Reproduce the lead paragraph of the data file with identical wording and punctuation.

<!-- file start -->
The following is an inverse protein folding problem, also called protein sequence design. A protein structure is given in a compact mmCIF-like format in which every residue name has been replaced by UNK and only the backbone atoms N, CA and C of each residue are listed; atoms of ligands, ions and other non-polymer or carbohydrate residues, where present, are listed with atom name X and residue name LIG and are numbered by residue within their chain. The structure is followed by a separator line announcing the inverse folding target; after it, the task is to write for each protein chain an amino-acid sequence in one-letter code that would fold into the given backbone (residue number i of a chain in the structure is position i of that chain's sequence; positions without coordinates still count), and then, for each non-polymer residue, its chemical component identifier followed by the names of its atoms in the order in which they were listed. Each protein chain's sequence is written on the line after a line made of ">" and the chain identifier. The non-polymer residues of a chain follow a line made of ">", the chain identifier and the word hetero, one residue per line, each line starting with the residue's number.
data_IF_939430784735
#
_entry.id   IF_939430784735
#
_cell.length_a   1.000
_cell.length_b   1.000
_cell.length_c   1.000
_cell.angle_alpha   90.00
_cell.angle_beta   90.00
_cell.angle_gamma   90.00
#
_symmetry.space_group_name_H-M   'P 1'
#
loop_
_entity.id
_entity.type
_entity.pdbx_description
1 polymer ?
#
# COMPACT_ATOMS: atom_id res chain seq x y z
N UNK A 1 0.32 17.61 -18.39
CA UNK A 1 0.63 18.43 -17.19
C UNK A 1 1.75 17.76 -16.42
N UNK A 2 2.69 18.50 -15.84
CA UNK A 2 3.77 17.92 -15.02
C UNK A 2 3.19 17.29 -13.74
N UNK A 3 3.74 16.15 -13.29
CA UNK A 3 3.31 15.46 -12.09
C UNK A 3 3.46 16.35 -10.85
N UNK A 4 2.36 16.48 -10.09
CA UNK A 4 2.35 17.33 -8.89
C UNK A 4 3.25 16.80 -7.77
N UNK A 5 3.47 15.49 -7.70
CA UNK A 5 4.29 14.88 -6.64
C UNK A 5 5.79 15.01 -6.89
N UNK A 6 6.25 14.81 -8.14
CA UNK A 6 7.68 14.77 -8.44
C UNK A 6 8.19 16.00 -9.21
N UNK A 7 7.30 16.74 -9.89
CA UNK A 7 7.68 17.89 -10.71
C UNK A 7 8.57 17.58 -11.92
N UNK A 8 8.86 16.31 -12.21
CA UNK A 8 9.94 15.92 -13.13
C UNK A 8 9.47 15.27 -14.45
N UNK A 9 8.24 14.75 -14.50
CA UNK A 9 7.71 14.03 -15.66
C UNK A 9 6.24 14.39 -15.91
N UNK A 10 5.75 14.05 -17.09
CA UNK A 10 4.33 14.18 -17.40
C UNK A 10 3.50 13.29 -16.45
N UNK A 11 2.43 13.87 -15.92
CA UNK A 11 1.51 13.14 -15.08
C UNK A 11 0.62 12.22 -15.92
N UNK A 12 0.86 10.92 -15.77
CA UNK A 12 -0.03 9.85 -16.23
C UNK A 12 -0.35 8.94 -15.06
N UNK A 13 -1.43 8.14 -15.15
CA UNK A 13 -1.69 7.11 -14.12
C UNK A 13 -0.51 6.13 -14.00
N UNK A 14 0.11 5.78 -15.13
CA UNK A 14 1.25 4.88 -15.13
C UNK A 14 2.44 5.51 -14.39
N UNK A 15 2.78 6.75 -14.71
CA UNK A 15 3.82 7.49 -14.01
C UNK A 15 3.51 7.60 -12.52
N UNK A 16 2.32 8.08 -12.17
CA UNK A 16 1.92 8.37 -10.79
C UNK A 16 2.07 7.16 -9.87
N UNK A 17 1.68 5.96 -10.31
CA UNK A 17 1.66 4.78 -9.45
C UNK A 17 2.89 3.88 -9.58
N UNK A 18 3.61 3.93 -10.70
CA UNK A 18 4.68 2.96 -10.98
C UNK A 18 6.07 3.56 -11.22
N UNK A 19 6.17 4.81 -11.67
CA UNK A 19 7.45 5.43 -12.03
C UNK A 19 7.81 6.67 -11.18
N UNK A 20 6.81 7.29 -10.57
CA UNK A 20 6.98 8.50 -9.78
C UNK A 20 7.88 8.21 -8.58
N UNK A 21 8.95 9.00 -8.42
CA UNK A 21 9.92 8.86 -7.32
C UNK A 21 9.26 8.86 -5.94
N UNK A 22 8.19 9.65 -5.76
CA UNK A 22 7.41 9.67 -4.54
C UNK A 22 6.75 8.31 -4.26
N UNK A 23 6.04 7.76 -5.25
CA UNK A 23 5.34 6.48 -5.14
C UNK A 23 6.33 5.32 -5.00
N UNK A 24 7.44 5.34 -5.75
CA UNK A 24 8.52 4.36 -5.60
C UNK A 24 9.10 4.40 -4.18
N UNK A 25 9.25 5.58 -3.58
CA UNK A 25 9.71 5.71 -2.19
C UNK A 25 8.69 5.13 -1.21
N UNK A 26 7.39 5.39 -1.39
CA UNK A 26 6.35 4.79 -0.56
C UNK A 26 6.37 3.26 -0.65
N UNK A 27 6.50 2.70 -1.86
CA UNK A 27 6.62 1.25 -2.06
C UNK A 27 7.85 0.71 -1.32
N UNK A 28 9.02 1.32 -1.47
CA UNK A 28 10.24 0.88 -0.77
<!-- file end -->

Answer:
The following is an inverse protein folding problem, also called protein sequence design. A protein structure is given in a compact mmCIF-like format in which every residue name has been replaced by UNK and only the backbone atoms N, CA and C of each residue are listed; atoms of ligands, ions and other non-polymer or carbohydrate residues, where present, are listed with atom name X and residue name LIG and are numbered by residue within their chain. The structure is followed by a separator line announcing the inverse folding target; after it, the task is to write for each protein chain an amino-acid sequence in one-letter code that would fold into the given backbone (residue number i of a chain in the structure is position i of that chain's sequence; positions without coordinates still count), and then, for each non-polymer residue, its chemical component identifier followed by the names of its atoms in the order in which they were listed. Each protein chain's sequence is written on the line after a line made of ">" and the chain identifier. The non-polymer residues of a chain follow a line made of ">", the chain identifier and the word hetero, one residue per line, each line starting with the residue's number.